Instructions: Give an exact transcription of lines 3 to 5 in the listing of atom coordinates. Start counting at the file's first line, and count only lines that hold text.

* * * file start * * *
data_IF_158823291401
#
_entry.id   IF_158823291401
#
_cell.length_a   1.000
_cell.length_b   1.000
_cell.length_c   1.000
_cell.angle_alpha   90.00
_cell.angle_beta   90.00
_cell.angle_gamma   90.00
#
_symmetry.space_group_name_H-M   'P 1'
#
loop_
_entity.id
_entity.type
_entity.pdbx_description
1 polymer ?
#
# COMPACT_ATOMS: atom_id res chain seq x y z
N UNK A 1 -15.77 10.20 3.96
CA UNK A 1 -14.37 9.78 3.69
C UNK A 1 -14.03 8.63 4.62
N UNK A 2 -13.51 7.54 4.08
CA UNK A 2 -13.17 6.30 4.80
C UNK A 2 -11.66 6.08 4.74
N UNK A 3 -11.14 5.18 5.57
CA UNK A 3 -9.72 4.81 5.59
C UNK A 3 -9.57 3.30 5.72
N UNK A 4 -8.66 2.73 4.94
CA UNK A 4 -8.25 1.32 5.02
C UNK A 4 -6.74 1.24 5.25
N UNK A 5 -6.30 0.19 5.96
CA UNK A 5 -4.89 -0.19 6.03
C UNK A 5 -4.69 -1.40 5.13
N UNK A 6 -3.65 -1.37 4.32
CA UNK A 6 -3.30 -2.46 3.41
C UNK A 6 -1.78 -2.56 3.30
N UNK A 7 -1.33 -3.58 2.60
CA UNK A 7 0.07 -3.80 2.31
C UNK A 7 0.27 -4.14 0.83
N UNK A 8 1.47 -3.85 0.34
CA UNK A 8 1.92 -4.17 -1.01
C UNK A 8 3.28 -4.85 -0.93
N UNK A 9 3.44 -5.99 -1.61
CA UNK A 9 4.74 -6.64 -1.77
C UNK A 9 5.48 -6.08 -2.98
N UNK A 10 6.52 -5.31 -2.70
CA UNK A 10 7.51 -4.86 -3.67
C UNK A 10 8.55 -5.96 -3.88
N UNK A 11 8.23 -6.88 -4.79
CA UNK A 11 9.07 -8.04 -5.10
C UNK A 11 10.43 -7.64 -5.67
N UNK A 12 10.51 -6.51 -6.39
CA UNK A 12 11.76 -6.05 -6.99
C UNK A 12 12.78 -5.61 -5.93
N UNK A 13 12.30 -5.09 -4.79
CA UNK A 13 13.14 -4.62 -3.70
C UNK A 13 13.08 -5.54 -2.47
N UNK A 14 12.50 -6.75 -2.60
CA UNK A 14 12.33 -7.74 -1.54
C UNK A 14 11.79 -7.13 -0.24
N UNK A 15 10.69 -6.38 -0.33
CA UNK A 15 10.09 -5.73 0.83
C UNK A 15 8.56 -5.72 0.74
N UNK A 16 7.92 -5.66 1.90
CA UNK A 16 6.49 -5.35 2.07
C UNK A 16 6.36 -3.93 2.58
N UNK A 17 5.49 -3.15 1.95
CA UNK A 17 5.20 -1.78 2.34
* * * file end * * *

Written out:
_entry.id   IF_158823291401
#
_cell.length_a   1.000